In an industry full of misconceptions, misinformation, and misinterpretations, jumbo loans might be the most misunderstood mortgage of all. These loans, which are by definition larger than the limits set by conventional loans, can vary widely from lender to lender, leading to lots of confusion.
This confusion has, in many cases, become myth. But we’d like to break the myths and share some reality.
When you understand the truth about jumbo loans, you’ll see that they are actually more attainable than you thought…
Jumbo Loan Myths vs Jumbo Loan Reality
Jumbo Loan Myth: All Jumbo Loans Require 20% Down
Jumbo Loan Reality: Jumbo Loans Can Be Used with as Little as 5% Down
Because of the connection (often overstated) between jumbo loans and high-end luxury houses, many people assume that you automatically need a 20% downpayment for your purchase. This is not the case, as you can actually utilize a jumbo loan with as little as 5% down in certain situations.
With these loans, you can buy a home with a purchase price up to $2,105,263 with as little as 5% down on the purchase. If you can bring a 10% downpayment, you can purchase a home with a purchase price as high as $3,333,333.
Let’s simplify the math to help you understand the difference between downpayments of 5% and 20%. Suppose you have a purchase price of exactly $2 million. At 5%, the downpayment would be $100,000. This is certainly a large number, but if a 20% downpayment were required, you would need $400,000!
Unfortunately, this myth keeps people from utilizing jumbo loans, which they assume are out of reach because of giant (and mythical) downpayment requirements.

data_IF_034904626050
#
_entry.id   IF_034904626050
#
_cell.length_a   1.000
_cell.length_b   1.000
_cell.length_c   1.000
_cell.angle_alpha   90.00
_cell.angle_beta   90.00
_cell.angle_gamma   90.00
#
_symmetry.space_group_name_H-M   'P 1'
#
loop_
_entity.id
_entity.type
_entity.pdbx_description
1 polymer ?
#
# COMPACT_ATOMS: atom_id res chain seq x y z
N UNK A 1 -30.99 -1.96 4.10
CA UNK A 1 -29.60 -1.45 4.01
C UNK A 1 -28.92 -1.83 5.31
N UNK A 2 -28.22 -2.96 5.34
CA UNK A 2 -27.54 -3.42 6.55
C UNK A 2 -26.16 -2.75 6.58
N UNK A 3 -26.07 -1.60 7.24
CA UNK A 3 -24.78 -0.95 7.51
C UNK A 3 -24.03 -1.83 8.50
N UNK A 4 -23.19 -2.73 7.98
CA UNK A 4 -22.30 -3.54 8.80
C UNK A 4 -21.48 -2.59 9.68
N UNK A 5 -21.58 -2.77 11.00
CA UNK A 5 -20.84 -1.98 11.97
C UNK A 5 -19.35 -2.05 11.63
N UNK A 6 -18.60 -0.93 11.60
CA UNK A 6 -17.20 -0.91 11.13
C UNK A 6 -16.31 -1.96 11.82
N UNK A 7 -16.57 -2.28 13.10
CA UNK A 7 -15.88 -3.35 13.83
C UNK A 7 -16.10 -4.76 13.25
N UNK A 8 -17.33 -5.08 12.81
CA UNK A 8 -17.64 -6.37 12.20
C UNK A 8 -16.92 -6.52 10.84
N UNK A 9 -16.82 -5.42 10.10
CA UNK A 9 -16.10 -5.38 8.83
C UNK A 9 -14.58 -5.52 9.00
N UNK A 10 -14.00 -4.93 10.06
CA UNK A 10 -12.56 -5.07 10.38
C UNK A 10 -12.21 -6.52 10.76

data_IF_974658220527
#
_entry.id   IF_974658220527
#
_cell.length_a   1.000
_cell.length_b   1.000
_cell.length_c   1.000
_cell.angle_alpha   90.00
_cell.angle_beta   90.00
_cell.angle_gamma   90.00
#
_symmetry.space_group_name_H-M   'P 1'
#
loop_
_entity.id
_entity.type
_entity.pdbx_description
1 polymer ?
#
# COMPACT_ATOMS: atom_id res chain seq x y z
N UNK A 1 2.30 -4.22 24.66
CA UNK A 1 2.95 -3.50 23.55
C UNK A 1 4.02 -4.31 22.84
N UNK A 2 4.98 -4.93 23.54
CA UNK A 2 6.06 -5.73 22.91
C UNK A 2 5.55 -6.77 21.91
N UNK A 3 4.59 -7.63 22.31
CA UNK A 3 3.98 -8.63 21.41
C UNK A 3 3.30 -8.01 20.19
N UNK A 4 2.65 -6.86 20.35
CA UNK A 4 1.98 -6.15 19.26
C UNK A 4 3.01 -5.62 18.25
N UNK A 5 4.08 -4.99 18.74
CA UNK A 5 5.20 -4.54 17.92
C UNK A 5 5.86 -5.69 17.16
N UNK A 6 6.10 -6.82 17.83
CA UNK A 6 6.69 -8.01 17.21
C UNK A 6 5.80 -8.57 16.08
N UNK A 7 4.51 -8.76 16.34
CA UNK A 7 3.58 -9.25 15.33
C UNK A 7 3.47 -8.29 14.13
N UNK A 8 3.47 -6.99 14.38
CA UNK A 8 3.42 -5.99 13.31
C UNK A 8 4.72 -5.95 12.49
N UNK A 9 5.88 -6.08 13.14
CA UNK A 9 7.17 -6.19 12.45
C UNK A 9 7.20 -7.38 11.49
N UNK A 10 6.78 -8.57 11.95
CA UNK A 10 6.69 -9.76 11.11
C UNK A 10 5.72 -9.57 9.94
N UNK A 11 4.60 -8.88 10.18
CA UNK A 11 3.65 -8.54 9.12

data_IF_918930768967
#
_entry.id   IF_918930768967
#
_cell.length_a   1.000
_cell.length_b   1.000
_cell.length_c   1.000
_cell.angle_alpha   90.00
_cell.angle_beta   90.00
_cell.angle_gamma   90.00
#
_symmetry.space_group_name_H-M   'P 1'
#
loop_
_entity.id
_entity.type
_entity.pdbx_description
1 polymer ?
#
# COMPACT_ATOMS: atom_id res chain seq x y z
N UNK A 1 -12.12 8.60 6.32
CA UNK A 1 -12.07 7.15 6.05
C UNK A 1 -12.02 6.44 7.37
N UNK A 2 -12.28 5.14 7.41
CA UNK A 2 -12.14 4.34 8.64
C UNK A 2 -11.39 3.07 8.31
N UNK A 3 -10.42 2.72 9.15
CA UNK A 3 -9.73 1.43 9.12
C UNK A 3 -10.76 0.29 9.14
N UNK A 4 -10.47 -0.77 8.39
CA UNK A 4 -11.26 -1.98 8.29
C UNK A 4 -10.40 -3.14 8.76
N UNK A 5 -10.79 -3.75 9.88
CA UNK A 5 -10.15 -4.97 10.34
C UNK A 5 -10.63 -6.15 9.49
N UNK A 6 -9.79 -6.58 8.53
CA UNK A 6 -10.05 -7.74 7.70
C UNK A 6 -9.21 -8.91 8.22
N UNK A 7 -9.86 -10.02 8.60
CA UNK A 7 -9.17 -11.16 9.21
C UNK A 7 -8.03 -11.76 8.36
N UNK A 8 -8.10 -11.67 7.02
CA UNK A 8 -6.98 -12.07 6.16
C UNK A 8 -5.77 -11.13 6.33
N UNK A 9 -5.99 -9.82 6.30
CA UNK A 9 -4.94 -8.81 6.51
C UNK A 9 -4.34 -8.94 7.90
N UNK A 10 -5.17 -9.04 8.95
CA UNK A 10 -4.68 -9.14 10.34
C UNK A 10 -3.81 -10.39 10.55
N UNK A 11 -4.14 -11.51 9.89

Jumbo Loan Myth: A 700 Credit Score is Required for a Jumbo Loan
The Reality: You can use a Jumbo Loan with a 660 Credit Score
Another myth that keeps people from using jumbo loans when they may be able to qualify is the assumption that a high credit score is required. There is a common myth that to use a jumbo loan, you need a credit score of 700; some may assume that the credit score needs to be even higher than that.
But this is simply not the case, as many buyers will qualify for a jumbo loan with a credit score as low as 660.
While 660 may not be considered a low credit score, it’s not exactly a high score either. Generally speaking, this is a good credit score that will allow people to qualify for a range of lending options.
If your credit score is lower than 660, you may not be able to qualify for a jumbo loan. However, there are lending options that could fit your needs for purchase price, so it never hurts to speak with a lending agent, explain your purchasing goals, and see if any options are available.
Jumbo Loan Myth: 12 Months of Reserves are Required
Jumbo Loan Reality: High Borrower Reserves are Not Always Required
If you don’t have a significant amount of cash sitting in the bank, cash that can be used to pay the mortgage for a full year in case of a financial emergency, don’t bother applying for a jumbo loan. This is the myth, but it’s far from the reality.